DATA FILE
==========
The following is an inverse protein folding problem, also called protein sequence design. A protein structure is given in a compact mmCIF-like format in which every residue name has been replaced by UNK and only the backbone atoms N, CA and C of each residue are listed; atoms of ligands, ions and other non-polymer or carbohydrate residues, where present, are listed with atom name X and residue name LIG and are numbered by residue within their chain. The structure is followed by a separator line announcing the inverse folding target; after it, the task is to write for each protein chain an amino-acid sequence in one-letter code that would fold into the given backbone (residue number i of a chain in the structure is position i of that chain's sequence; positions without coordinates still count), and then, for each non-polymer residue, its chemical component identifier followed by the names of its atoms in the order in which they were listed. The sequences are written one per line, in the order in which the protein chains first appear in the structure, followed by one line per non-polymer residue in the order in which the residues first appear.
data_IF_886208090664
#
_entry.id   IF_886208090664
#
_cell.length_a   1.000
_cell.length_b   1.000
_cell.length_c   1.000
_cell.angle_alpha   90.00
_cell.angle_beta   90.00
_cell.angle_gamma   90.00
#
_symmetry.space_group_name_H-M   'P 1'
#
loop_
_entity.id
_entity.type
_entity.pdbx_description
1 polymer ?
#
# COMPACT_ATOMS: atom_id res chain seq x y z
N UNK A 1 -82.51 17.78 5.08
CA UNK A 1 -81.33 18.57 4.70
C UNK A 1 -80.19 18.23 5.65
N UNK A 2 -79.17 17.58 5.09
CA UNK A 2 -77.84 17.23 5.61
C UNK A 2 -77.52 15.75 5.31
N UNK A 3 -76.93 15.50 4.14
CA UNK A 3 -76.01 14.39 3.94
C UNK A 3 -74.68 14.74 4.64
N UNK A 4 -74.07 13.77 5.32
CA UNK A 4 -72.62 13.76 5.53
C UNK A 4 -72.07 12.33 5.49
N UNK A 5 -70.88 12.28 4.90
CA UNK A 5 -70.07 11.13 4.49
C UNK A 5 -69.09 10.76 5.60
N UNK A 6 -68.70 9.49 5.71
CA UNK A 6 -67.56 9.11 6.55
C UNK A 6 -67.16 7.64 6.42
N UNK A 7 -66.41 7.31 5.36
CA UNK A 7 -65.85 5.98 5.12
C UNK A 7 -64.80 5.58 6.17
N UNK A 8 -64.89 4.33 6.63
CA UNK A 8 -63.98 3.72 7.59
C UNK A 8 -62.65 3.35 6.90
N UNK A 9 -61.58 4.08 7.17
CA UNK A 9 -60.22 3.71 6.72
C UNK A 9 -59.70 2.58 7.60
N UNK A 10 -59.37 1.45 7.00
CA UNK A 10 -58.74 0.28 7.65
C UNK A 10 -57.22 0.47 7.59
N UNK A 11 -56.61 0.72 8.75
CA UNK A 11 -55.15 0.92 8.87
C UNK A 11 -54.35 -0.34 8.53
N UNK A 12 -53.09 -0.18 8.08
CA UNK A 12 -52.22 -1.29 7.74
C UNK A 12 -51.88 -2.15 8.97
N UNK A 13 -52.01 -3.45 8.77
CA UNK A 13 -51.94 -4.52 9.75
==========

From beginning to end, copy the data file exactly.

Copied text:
The following is an inverse protein folding problem, also called protein sequence design. A protein structure is given in a compact mmCIF-like format in which every residue name has been replaced by UNK and only the backbone atoms N, CA and C of each residue are listed; atoms of ligands, ions and other non-polymer or carbohydrate residues, where present, are listed with atom name X and residue name LIG and are numbered by residue within their chain. The structure is followed by a separator line announcing the inverse folding target; after it, the task is to write for each protein chain an amino-acid sequence in one-letter code that would fold into the given backbone (residue number i of a chain in the structure is position i of that chain's sequence; positions without coordinates still count), and then, for each non-polymer residue, its chemical component identifier followed by the names of its atoms in the order in which they were listed. The sequences are written one per line, in the order in which the protein chains first appear in the structure, followed by one line per non-polymer residue in the order in which the residues first appear.
data_IF_886208090664
#
_entry.id   IF_886208090664
#
_cell.length_a   1.000
_cell.length_b   1.000
_cell.length_c   1.000
_cell.angle_alpha   90.00
_cell.angle_beta   90.00
_cell.angle_gamma   90.00
#
_symmetry.space_group_name_H-M   'P 1'
#
loop_
_entity.id
_entity.type
_entity.pdbx_description
1 polymer ?
#
# COMPACT_ATOMS: atom_id res chain seq x y z
N UNK A 1 -82.51 17.78 5.08
CA UNK A 1 -81.33 18.57 4.70
C UNK A 1 -80.19 18.23 5.65
N UNK A 2 -79.17 17.58 5.09
CA UNK A 2 -77.84 17.23 5.61
C UNK A 2 -77.52 15.75 5.31
N UNK A 3 -76.93 15.50 4.14
CA UNK A 3 -76.01 14.39 3.94
C UNK A 3 -74.68 14.74 4.64
N UNK A 4 -74.07 13.77 5.32
CA UNK A 4 -72.62 13.76 5.53
C UNK A 4 -72.07 12.33 5.49
N UNK A 5 -70.88 12.28 4.90
CA UNK A 5 -70.07 11.13 4.49
C UNK A 5 -69.09 10.76 5.60
N UNK A 6 -68.70 9.49 5.71
CA UNK A 6 -67.56 9.11 6.55
C UNK A 6 -67.16 7.64 6.42
N UNK A 7 -66.41 7.31 5.36
CA UNK A 7 -65.85 5.98 5.12
C UNK A 7 -64.80 5.58 6.17
N UNK A 8 -64.89 4.33 6.63
CA UNK A 8 -63.98 3.72 7.59
C UNK A 8 -62.65 3.35 6.90
N UNK A 9 -61.58 4.08 7.17
CA UNK A 9 -60.22 3.71 6.72
C UNK A 9 -59.70 2.58 7.60
N UNK A 10 -59.37 1.45 7.00
CA UNK A 10 -58.74 0.28 7.65
C UNK A 10 -57.22 0.47 7.59
N UNK A 11 -56.61 0.72 8.75
CA UNK A 11 -55.15 0.92 8.87
C UNK A 11 -54.35 -0.34 8.53
N UNK A 12 -53.09 -0.18 8.08
CA UNK A 12 -52.22 -1.29 7.74
C UNK A 12 -51.88 -2.15 8.97
N UNK A 13 -52.01 -3.45 8.77
CA UNK A 13 -51.94 -4.52 9.75